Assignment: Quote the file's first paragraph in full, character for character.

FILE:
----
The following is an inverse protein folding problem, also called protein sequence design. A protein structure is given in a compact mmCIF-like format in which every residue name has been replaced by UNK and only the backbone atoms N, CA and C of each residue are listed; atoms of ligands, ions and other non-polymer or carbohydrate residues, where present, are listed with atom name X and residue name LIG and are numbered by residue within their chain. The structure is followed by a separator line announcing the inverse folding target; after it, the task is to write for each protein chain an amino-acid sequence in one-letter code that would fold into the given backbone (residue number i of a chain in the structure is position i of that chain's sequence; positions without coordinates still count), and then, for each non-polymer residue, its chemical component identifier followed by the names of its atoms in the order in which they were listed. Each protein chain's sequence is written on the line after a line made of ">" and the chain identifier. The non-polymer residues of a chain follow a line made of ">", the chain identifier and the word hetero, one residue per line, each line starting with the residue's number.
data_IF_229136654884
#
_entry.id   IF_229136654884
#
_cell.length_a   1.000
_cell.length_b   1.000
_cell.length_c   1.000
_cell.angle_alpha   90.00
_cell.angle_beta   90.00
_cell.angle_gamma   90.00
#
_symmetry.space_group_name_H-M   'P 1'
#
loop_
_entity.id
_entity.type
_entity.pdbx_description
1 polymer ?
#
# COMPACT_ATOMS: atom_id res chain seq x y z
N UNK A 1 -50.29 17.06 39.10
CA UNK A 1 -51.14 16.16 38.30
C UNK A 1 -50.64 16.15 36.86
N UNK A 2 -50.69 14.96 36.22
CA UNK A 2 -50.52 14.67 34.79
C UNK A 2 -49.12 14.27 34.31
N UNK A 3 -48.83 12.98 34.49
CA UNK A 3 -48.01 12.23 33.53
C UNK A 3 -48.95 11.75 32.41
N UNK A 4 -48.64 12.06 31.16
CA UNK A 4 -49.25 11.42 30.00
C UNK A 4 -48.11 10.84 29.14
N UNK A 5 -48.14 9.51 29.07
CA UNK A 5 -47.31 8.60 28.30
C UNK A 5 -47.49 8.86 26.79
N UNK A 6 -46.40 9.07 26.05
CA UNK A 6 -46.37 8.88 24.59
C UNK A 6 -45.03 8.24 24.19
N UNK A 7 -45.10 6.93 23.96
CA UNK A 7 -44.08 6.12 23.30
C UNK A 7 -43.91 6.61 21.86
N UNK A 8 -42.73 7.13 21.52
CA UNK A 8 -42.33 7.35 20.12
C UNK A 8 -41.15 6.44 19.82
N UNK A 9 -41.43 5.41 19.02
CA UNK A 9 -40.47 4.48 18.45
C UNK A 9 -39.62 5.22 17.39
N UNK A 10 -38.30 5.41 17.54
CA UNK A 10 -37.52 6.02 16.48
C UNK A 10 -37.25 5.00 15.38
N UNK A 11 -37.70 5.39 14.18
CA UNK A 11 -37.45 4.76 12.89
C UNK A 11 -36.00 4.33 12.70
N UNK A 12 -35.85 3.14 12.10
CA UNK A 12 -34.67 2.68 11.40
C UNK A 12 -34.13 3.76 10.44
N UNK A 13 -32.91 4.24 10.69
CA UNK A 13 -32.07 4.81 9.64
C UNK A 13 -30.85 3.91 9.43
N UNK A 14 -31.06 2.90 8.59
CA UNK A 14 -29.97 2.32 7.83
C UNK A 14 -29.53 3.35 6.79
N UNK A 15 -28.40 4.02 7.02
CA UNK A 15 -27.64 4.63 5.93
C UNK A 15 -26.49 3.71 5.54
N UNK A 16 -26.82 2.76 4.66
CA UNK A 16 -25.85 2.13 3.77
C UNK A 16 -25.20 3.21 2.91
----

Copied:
The following is an inverse protein folding problem, also called protein sequence design. A protein structure is given in a compact mmCIF-like format in which every residue name has been replaced by UNK and only the backbone atoms N, CA and C of each residue are listed; atoms of ligands, ions and other non-polymer or carbohydrate residues, where present, are listed with atom name X and residue name LIG and are numbered by residue within their chain. The structure is followed by a separator line announcing the inverse folding target; after it, the task is to write for each protein chain an amino-acid sequence in one-letter code that would fold into the given backbone (residue number i of a chain in the structure is position i of that chain's sequence; positions without coordinates still count), and then, for each non-polymer residue, its chemical component identifier followed by the names of its atoms in the order in which they were listed. Each protein chain's sequence is written on the line after a line made of ">" and the chain identifier. The non-polymer residues of a chain follow a line made of ">", the chain identifier and the word hetero, one residue per line, each line starting with the residue's number.